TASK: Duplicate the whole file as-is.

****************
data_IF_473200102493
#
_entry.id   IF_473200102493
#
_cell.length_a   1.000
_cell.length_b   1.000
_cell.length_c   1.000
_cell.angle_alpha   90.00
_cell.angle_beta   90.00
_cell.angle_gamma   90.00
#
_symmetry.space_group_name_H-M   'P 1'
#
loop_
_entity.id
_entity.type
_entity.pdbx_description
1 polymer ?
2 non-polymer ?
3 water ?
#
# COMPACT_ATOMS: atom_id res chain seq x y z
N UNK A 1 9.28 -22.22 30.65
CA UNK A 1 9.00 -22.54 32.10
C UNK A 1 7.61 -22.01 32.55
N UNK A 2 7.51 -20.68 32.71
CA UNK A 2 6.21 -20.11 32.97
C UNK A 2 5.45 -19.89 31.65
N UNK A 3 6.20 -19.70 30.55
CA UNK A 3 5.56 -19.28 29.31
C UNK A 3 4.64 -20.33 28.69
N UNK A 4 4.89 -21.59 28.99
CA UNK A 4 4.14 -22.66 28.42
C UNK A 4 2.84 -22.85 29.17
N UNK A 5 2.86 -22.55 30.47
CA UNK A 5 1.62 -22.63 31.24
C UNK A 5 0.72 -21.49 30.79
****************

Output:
data_IF_473200102493
#
_entry.id   IF_473200102493
#
_cell.length_a   1.000
_cell.length_b   1.000
_cell.length_c   1.000
_cell.angle_alpha   90.00
_cell.angle_beta   90.00
_cell.angle_gamma   90.00
#
_symmetry.space_group_name_H-M   'P 1'
#
loop_
_entity.id
_entity.type
_entity.pdbx_description
1 polymer ?
2 non-polymer ?
3 water ?
#
# COMPACT_ATOMS: atom_id res chain seq x y z
N UNK A 1 9.28 -22.22 30.65
CA UNK A 1 9.00 -22.54 32.10
C UNK A 1 7.61 -22.01 32.55
N UNK A 2 7.51 -20.68 32.71
CA UNK A 2 6.21 -20.11 32.97
C UNK A 2 5.45 -19.89 31.65
N UNK A 3 6.20 -19.70 30.55
CA UNK A 3 5.56 -19.28 29.31
C UNK A 3 4.64 -20.33 28.69
N UNK A 4 4.89 -21.59 28.99
CA UNK A 4 4.14 -22.66 28.42
C UNK A 4 2.84 -22.85 29.17
N UNK A 5 2.86 -22.55 30.47
CA UNK A 5 1.62 -22.63 31.24
C UNK A 5 0.72 -21.49 30.79